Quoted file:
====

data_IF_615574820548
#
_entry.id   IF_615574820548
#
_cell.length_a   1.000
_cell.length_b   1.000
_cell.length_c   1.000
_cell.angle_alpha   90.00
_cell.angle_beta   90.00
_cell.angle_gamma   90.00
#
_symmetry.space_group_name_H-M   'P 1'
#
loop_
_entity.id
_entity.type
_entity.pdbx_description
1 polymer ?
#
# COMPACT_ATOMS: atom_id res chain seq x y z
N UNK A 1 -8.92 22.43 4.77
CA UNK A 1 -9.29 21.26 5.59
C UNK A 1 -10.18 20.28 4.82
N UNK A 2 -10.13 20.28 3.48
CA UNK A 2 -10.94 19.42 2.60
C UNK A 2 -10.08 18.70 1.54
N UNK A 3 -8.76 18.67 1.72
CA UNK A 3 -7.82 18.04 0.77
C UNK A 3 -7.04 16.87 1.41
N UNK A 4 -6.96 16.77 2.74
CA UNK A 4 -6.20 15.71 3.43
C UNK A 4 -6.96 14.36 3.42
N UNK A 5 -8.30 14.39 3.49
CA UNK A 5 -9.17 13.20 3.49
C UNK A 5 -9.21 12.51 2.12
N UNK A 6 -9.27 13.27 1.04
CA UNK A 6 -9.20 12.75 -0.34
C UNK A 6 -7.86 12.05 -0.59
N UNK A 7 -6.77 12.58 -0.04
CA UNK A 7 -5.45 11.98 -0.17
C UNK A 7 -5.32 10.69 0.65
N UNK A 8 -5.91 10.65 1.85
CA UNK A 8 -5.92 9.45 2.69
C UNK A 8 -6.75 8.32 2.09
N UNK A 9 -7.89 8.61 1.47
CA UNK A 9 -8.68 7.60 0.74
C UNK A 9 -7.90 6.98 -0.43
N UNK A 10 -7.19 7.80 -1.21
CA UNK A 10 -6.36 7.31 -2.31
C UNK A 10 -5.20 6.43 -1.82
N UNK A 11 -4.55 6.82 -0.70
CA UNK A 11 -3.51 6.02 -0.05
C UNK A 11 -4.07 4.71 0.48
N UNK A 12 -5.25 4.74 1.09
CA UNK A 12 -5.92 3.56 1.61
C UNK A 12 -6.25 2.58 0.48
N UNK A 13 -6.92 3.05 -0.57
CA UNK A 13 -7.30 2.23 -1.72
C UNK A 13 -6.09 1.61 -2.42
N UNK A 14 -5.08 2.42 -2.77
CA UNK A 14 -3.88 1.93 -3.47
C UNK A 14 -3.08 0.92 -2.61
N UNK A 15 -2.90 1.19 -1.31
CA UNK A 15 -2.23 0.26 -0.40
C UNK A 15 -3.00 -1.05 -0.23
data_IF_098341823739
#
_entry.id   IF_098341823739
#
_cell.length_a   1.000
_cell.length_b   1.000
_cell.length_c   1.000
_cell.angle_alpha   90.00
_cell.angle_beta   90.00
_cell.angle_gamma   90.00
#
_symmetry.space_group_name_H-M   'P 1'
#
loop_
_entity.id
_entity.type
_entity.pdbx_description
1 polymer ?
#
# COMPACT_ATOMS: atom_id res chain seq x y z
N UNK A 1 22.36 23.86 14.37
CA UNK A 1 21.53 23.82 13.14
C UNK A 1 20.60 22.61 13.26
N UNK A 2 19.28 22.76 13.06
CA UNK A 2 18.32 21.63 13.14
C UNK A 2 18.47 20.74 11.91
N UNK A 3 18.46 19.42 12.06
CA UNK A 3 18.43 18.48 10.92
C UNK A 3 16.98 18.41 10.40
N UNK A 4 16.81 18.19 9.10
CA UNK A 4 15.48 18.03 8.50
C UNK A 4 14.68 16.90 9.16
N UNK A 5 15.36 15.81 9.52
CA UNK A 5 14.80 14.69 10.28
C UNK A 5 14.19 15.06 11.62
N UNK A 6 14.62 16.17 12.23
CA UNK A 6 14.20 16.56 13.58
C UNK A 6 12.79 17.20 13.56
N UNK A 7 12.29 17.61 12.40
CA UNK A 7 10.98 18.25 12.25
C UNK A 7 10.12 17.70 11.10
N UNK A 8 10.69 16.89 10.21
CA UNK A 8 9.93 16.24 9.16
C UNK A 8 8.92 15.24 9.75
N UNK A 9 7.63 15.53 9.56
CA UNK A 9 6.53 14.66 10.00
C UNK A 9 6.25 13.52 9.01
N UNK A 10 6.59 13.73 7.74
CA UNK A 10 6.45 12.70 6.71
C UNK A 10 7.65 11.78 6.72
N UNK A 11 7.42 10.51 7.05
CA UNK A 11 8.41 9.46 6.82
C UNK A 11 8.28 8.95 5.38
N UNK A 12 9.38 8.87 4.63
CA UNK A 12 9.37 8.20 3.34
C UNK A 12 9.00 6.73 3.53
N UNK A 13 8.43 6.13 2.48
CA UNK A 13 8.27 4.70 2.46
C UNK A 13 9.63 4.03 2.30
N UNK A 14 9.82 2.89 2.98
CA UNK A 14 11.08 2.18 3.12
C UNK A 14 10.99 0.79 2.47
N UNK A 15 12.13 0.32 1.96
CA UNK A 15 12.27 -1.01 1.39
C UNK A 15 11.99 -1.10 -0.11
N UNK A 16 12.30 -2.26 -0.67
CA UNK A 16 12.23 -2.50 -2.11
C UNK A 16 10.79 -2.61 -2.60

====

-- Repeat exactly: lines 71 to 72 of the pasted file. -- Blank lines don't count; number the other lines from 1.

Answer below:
_cell.length_b   1.000
_cell.length_c   1.000